South Dakota

Real Landscape Photography

So, yesterday I halfway read this blog posting that made it on Petapixel "Will the Real Landscape Photography Please Stand Up."   It struck me as the in general frustrated that there are so many amazing photographers out there taking so many amazingly similar shots.  How do you be unique in a world where there are millions of people just like you?  How do you make a difference in your world? 

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 Fence in rural Nebraska June 2014

And I looked at the gorgeous landscapes that you see on sites like 500px which I only learned about through reading photographer blogs such as Petapixel, I only learned of this page recently.  I'm not too serious about worrying about what the other landscape shooters of the world are doing.   They really don't matter to me.  

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Another problem is that I am seeing a growing trend of conformity in landscape photography. I could not recognize any one of those photos and tell who the photographer was, but at the same time they could have been attributed to any one of the many photographers who are very popular on social media.

There is this prevalent style in landscape photography that aims to capture the viewer with dramatic light, strong composition and bright, saturated colors. I can definitely see why people like it, but I personally don’t like it anymore. (Cei)

I think the type of shots our author is speaking of are these gorgeous dramatic landscapes that take your breath away...

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Something golden, a photo at the right time of day in the right landscape.  Something that you have to edit until you are convincing your audience that it was straight from your eyes to their screens.  

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I've only recently allowed myself to be sucked up into the world of photographers. Photographer bloggers, Rockstar Photographers, and people out to make money off of the industry of photographer.  The money to be made from teaching workshops or mentoring those new photographers who desire to gain skills, knowledge and eventually income from their "passion."  I've only recently learned about names like Leica, Hasselblad, and Zeiss.  I've only recently started reading about "medium format cameras," and all things technical that go with it.  

I have mixed feelings about this world.  I learn from it.  It's interesting, yet, it's competitive. Everyone has something to sell or desires some benefit from passing on their knowledge and hard work.  Too many want all the answers and a shortcut on how to be a great photographer.  

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So perhaps my first four years of photography, before I truly learned technical skills and about lenses was better.  When the body of my camera was the most important thing to me and I didn't have a clue about lenses.  I did know that I "needed" better lenses but didn't quite understand what I needed them for when I really loved my 18-135 lens that came with my Canon 7D that I purchased in 2011. 

Yet, making money from doing something I enjoy is great.  But, it's not everything.  I think all the practice I do with shooting and all the work on this blog is business or has business potential, but not everything in life is about money.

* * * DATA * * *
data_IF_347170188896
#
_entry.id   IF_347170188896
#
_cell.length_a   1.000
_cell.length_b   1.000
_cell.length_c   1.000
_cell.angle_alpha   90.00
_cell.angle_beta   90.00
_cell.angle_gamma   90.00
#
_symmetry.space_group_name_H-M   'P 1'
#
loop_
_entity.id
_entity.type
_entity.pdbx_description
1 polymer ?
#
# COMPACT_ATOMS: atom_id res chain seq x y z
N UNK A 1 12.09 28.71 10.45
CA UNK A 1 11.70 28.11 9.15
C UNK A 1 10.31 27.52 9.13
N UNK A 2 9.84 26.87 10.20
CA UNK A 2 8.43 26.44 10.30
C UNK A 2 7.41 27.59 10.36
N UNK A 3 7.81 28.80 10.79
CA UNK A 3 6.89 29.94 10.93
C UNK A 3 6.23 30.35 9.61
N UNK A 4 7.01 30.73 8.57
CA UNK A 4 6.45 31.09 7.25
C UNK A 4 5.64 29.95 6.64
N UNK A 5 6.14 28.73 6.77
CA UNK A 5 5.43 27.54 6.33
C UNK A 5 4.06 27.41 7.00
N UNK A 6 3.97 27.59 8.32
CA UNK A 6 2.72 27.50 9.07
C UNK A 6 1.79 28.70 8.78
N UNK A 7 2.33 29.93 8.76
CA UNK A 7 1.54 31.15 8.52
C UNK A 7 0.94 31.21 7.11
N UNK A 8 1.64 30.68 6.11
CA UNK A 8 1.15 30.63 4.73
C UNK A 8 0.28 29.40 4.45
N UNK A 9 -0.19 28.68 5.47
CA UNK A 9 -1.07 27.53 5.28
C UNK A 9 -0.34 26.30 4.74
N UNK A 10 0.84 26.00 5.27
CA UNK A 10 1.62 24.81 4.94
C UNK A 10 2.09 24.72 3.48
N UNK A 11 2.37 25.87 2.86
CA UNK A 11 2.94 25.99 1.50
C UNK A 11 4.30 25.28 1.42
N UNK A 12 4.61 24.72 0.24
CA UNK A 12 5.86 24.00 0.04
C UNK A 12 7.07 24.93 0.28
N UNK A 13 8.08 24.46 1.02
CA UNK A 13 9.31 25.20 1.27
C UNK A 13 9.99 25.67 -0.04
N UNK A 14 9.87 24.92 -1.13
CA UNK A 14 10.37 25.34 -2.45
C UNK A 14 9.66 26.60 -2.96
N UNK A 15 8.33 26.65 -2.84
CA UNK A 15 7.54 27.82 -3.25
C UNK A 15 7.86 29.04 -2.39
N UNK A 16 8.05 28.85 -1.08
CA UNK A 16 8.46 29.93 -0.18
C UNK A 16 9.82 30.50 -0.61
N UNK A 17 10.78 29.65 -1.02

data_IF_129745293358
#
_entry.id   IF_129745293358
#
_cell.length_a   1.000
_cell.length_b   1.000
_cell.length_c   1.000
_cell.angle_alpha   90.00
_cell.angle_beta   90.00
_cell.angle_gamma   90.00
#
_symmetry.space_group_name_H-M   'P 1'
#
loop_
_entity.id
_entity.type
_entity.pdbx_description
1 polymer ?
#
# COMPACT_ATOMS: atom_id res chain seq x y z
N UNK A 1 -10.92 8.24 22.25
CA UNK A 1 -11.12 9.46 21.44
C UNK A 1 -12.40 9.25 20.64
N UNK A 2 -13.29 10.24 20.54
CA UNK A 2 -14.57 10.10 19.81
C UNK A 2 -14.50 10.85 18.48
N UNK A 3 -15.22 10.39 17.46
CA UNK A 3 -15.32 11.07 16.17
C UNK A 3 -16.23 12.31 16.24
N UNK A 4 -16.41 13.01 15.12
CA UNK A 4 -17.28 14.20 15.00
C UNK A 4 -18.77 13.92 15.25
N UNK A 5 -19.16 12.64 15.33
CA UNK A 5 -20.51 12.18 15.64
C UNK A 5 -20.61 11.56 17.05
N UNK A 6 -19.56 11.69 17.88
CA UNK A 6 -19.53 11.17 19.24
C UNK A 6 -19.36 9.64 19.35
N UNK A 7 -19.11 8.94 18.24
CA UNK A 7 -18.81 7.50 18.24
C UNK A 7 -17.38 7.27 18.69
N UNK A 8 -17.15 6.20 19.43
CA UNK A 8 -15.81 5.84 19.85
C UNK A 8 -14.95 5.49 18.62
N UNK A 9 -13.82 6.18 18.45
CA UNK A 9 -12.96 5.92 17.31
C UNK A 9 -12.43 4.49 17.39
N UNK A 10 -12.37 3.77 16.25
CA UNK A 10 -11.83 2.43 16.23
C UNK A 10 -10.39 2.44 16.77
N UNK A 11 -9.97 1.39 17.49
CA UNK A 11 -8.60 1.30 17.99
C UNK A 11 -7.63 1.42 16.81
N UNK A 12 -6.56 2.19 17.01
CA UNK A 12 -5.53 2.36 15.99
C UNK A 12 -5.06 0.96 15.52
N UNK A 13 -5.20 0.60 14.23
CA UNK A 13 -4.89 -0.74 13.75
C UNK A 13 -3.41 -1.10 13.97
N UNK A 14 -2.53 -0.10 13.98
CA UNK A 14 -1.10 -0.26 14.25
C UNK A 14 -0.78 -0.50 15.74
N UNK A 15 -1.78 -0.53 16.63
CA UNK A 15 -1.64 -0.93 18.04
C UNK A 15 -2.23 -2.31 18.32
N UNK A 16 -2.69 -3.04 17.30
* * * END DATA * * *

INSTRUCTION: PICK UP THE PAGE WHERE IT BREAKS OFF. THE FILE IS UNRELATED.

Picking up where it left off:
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Swingset in Winnetoon Nebraska 

I consider myself a "real landscape photographer" - I may not be on fancy websites, I may not be selling workshops to the next sucker with a DSLR (So I can continue to travel the world and sell what an amazing person I am), I may not be spending thousands to rub noses with people who think they should be teaching me how to be a better photographer.  I am not constantly trying to compete with other photographers or sell my landscapes.  But, I love shooting landscapes and new places.  Anyone can photograph a national park or national landmark, but not everyone spends their time on the backroads looking for the obscure beauty in the ordinary.  

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Rural South Dakota- June 2014 

I like to do photography to step away from the world around me, not to worry about how other photographers shoot.  I don't care if everyone I know has a DSLR they won't pursue photography like I do.  Not everyone thinks the plains are beautiful. 

To be honest, much of what I see every day on 500px is much, much better than the pictures on that slideshow and I realize that I am being too harsh here. But then again, I don’t see any of the photographer’s emotions and mood conveyed through some of these images and, to me, this is not art.

And yet, I love this guy's post on landscape photography.  I "get" what he is saying that so many photos just look like beautiful, cookie cutter, screensavers, they aren't personalized or incredibly unique.   But as I pull my images together to post them right now I'm  looking through that day's photos-  the day we were in Nebraska and ended at Sioux Falls, South Dakota.   Our last stop was the Falls at Sioux Falls.  I don't think my emotions are conveyed in my photos of the falls.   It had been a while since I was that far north, we were there to visit a place that I had written about in my graduate thesis.  This post also goes back to the argument of the art of photography.